Tomb of Khaemhet (TT57)
Khaemhet, who was also called Mahu, was a royal scribe and ‘Overseer of the Granaries of Upper and Lower Egypt’ during the Dynasty XVIII reign of Amenhotep III. His tomb can be found in the village area of Sheikh ‘Abd el-Qurna very close to the tomb of Userhet and near to the tomb of Ramose.
The tomb has three chambers and has superbly carved reliefs with an interesting range of subjects. Steep steps lead down into the courtyard where there is a remaining stela depicting canopic jars and the instruments for the ritual of ‘Opening the Mouth’.
A short passage leads to the transverse offering hall and here a cast has replaced the original relief of Khaemhet adoring and a hymn to Re which is now in the Berlin Museum. On the left-hand side of the entrance wall Khaemhet is shown in offering scenes to Amun-Re-Horakhty with butchers and offering bringers below. Agricultural scenes follow, showing the measuring and recording of the crop. The serpent-goddess Renenutet (Termuthis) in a shrine, suckles the infant king while Khemhet offers a sheaf of corn to her. At the end of this wall there are scenes of freight ships being unloaded and produce taken to market.
A niche at the southern end of the hall contains statues of Khaemhet and the royal scribe Imhotep with a relief of the deceased’s wife Tiyi between them and offering texts on either side.
The southern end of the eastern wall depicts reliefs of men bringing cattle before Amenhotep III who sits in his kiosk. (The original head of the king is also in Berlin Museum and replaced by a cast). On the other side of the entrance to the inner passage (north) another cast replaces reliefs of Khaemhet and other officials being rewarded by the king with a text from year 30 of the reign of Amenhotep III. The northern end wall has remains of offering scenes.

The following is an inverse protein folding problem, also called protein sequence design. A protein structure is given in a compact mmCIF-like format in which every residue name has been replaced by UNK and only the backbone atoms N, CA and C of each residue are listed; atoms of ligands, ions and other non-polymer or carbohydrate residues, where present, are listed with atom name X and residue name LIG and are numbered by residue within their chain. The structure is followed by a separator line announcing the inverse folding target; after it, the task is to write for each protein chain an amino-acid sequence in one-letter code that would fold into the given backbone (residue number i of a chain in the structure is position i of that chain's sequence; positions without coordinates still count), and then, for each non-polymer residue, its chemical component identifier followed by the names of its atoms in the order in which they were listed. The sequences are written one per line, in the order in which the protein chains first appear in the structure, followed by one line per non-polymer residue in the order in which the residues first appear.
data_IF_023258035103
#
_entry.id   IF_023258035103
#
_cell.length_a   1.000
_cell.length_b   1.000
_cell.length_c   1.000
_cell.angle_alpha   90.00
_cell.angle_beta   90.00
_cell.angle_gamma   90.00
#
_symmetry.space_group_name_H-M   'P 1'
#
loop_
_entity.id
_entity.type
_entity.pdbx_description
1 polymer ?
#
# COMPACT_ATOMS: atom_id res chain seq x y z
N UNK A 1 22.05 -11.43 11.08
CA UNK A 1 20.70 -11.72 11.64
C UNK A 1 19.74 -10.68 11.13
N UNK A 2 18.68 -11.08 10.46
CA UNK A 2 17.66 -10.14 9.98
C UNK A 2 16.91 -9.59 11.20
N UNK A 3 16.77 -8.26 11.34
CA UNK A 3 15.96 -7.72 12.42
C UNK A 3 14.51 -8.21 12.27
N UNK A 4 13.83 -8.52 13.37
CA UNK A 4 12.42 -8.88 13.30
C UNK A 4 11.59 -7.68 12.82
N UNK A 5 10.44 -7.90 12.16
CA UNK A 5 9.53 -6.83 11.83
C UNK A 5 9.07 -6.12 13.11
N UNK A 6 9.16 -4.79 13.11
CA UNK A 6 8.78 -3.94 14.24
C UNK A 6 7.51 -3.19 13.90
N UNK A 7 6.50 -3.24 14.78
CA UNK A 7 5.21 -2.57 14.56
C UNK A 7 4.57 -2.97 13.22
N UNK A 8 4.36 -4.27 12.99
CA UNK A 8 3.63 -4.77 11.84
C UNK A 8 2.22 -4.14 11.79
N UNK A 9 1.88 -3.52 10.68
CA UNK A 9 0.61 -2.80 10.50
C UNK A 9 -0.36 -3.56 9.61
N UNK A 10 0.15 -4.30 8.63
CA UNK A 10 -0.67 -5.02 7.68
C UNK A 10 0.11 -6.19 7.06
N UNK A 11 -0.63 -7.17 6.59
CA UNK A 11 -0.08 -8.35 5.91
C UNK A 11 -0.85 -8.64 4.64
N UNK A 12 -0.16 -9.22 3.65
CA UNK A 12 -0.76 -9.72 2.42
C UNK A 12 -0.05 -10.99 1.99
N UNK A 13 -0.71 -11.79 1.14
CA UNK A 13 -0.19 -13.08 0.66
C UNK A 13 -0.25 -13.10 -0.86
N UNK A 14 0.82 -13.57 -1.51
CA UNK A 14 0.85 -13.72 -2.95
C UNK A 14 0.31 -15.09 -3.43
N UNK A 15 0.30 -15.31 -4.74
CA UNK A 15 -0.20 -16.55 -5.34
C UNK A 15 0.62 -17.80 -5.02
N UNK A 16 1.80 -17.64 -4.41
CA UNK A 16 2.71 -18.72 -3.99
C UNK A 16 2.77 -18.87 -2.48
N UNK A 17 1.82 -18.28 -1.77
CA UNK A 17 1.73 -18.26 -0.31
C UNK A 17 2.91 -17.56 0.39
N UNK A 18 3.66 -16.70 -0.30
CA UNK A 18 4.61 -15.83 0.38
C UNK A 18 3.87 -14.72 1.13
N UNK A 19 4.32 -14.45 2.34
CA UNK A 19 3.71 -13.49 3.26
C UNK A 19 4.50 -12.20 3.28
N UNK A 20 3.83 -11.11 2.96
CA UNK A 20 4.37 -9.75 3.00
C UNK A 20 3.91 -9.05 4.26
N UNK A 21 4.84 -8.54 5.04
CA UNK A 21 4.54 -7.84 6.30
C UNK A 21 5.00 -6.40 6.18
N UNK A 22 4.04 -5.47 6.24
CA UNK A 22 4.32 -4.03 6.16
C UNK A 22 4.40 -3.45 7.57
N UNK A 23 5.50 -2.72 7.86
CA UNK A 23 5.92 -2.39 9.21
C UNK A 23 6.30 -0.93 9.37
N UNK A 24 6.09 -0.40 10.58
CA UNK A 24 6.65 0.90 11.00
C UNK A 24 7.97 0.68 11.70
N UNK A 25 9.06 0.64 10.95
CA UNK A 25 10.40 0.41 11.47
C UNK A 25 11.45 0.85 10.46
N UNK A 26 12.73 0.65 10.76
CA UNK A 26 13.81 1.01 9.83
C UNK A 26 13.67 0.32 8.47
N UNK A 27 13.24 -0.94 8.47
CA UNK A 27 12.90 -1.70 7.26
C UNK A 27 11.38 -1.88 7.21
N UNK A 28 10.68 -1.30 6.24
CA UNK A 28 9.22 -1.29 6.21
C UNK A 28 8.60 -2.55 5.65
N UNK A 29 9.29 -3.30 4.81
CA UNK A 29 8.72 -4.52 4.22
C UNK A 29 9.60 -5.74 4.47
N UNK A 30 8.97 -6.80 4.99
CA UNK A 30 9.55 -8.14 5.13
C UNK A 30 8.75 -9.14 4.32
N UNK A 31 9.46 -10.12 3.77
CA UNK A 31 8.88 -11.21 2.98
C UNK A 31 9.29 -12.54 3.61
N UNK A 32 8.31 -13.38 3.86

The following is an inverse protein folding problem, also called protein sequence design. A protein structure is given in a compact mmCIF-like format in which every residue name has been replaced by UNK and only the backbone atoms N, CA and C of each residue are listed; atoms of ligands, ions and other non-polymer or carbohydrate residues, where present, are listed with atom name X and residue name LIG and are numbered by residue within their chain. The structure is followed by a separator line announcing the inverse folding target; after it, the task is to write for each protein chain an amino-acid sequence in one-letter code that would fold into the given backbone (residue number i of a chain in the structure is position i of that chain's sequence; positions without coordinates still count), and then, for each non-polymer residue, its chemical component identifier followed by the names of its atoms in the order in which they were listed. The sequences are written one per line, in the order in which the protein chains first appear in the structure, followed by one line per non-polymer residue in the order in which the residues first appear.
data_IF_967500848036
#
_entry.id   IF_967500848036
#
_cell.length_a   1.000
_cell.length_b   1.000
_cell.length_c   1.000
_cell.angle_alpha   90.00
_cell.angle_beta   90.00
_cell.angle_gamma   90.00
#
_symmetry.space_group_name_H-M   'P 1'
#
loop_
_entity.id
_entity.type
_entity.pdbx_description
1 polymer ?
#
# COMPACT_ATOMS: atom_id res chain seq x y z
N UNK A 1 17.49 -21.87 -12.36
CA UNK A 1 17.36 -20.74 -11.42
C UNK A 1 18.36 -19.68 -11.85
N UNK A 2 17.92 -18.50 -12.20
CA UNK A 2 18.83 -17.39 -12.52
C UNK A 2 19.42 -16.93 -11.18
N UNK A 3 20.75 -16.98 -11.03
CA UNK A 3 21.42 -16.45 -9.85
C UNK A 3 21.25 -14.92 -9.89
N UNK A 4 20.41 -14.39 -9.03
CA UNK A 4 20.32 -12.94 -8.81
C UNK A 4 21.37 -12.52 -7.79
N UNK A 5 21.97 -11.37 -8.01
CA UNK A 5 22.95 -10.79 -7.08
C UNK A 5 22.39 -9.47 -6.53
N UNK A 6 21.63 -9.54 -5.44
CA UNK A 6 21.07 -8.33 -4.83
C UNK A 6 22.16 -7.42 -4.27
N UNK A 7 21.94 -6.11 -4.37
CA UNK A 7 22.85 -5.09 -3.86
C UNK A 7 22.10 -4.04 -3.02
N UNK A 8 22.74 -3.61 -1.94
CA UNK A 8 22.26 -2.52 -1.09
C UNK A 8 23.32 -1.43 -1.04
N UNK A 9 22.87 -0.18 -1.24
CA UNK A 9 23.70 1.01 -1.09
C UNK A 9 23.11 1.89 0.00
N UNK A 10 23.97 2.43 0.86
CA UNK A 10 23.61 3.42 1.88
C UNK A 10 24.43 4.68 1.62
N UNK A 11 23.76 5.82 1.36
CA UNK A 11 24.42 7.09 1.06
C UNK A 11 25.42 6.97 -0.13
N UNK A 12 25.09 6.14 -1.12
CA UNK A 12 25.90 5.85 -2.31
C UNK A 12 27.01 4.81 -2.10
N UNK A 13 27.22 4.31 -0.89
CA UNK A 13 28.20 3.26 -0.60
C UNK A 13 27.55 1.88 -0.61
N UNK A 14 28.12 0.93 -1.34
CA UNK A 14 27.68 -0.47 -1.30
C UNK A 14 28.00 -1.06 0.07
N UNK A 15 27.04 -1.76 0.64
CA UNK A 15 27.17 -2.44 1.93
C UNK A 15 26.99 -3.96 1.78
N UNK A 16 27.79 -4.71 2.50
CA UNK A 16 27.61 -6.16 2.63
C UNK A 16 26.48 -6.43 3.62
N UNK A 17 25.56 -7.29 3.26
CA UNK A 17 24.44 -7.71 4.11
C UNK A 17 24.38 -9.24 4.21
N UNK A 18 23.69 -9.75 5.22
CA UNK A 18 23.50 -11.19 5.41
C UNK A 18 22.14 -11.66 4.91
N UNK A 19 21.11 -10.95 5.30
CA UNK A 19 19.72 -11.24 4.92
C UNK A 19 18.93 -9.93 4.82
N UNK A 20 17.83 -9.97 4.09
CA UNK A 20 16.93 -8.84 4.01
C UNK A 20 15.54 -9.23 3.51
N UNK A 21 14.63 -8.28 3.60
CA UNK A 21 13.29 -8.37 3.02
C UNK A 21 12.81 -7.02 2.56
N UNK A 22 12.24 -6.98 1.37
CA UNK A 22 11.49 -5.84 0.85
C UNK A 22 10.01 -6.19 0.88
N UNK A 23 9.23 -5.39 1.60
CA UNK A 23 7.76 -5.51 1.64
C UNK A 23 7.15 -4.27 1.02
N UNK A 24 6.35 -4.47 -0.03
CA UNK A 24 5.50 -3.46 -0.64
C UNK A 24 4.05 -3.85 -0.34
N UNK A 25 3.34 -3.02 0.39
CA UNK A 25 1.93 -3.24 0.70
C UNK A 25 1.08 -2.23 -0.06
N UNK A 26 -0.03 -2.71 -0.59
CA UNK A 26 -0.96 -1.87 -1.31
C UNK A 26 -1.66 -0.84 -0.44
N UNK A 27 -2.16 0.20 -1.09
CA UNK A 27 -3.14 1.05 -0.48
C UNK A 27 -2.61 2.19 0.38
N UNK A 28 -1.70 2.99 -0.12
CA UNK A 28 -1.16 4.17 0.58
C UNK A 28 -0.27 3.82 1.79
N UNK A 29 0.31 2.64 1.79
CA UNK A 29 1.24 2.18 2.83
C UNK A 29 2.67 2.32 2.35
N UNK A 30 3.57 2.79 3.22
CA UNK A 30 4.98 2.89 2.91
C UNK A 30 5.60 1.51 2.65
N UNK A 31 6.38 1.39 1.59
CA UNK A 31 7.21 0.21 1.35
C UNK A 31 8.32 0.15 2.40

The right-hand side of the entrance wall depicts more agricultural scenes, with men measuring the crop. A mule-chariot is waiting while food is being prepared under the trees. A man is also asleep and a boy drinks from a waterskin under a tree while others are threshing grain, ploughing with oxen and felling trees. The harvest is offered to the gods and Khaemhet is also shown giving offerings on braziers.
Inside the wide passage on the left-hand side the funeral procession is depicted moving towards Osiris and the Western Goddess. The usual portrayals of mourners and burial goods are shown with boats below.
On the right-hand side wall the funeral rites are continued, showing Khaemhet in the ‘Fields of Iaru’, the idyllic Netherworld. The ‘Abydos Pilgrimage’ is also depicted here – note one of the boats even contains a horse and chariot. Priests and mourning women pay their respects to the deceased.
The passage leads to another transverse inner chamber with three statue niches each containing the remains of statues of the deceased and his relatives. There are also offering texts and litanies inscribed on the walls.
The tomb of Khaemhet is open 6.00am to 4.00pm in winter. A ticket for the tombs of Ramose, Userhet and Khaemhet can be bought at the ticket office.